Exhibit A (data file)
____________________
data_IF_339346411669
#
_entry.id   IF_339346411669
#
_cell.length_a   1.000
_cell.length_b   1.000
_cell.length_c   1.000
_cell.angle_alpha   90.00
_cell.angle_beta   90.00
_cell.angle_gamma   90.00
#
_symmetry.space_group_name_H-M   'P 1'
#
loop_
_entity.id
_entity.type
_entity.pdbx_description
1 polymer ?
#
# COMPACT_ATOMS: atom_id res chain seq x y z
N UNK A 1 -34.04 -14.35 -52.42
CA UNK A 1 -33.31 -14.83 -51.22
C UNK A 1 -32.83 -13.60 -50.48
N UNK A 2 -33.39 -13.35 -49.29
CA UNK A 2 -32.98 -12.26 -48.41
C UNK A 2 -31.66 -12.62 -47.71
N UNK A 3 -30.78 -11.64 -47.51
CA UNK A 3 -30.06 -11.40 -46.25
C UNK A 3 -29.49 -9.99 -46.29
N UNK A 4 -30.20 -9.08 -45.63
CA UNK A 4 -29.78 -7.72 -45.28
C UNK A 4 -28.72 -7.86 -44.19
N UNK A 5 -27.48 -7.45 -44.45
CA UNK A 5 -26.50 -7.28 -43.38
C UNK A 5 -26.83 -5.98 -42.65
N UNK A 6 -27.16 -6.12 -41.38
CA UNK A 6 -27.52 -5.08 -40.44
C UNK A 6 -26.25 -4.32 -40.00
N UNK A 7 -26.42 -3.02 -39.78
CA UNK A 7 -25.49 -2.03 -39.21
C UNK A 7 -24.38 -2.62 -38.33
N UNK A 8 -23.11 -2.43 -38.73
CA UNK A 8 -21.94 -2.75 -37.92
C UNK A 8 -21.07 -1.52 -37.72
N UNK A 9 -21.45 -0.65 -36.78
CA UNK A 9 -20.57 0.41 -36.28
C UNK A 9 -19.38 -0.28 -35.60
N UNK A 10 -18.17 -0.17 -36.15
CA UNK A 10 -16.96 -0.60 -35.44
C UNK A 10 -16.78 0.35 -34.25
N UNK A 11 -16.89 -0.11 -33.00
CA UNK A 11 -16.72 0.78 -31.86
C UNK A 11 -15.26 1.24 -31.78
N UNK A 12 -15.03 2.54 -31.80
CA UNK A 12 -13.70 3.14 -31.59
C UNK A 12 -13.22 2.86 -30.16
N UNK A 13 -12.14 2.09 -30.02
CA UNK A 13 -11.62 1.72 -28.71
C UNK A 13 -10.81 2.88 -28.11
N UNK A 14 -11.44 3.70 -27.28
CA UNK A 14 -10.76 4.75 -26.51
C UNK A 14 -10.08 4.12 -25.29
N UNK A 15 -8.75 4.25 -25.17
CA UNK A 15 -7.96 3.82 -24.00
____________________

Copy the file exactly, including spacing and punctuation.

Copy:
data_IF_339346411669
#
_entry.id   IF_339346411669
#
_cell.length_a   1.000
_cell.length_b   1.000
_cell.length_c   1.000
_cell.angle_alpha   90.00
_cell.angle_beta   90.00
_cell.angle_gamma   90.00
#
_symmetry.space_group_name_H-M   'P 1'
#
loop_
_entity.id
_entity.type
_entity.pdbx_description
1 polymer ?
#
# COMPACT_ATOMS: atom_id res chain seq x y z
N UNK A 1 -34.04 -14.35 -52.42
CA UNK A 1 -33.31 -14.83 -51.22
C UNK A 1 -32.83 -13.60 -50.48
N UNK A 2 -33.39 -13.35 -49.29
CA UNK A 2 -32.98 -12.26 -48.41
C UNK A 2 -31.66 -12.62 -47.71
N UNK A 3 -30.78 -11.64 -47.51
CA UNK A 3 -30.06 -11.40 -46.25
C UNK A 3 -29.49 -9.99 -46.29
N UNK A 4 -30.20 -9.08 -45.63
CA UNK A 4 -29.78 -7.72 -45.28
C UNK A 4 -28.72 -7.86 -44.19
N UNK A 5 -27.48 -7.45 -44.45
CA UNK A 5 -26.50 -7.28 -43.38
C UNK A 5 -26.83 -5.98 -42.65
N UNK A 6 -27.16 -6.12 -41.38
CA UNK A 6 -27.52 -5.08 -40.44
C UNK A 6 -26.25 -4.32 -40.00
N UNK A 7 -26.42 -3.02 -39.78
CA UNK A 7 -25.49 -2.03 -39.21
C UNK A 7 -24.38 -2.62 -38.33
N UNK A 8 -23.11 -2.43 -38.73
CA UNK A 8 -21.94 -2.75 -37.92
C UNK A 8 -21.07 -1.52 -37.72
N UNK A 9 -21.45 -0.65 -36.78
CA UNK A 9 -20.57 0.41 -36.28
C UNK A 9 -19.38 -0.28 -35.60
N UNK A 10 -18.17 -0.17 -36.15
CA UNK A 10 -16.96 -0.60 -35.44
C UNK A 10 -16.78 0.35 -34.25
N UNK A 11 -16.89 -0.11 -33.00
CA UNK A 11 -16.72 0.78 -31.86
C UNK A 11 -15.26 1.24 -31.78
N UNK A 12 -15.03 2.54 -31.80
CA UNK A 12 -13.70 3.14 -31.59
C UNK A 12 -13.22 2.86 -30.16
N UNK A 13 -12.14 2.09 -30.02
CA UNK A 13 -11.62 1.72 -28.71
C UNK A 13 -10.81 2.88 -28.11
N UNK A 14 -11.44 3.70 -27.28
CA UNK A 14 -10.76 4.75 -26.51
C UNK A 14 -10.08 4.12 -25.29
N UNK A 15 -8.75 4.25 -25.17
CA UNK A 15 -7.96 3.82 -24.00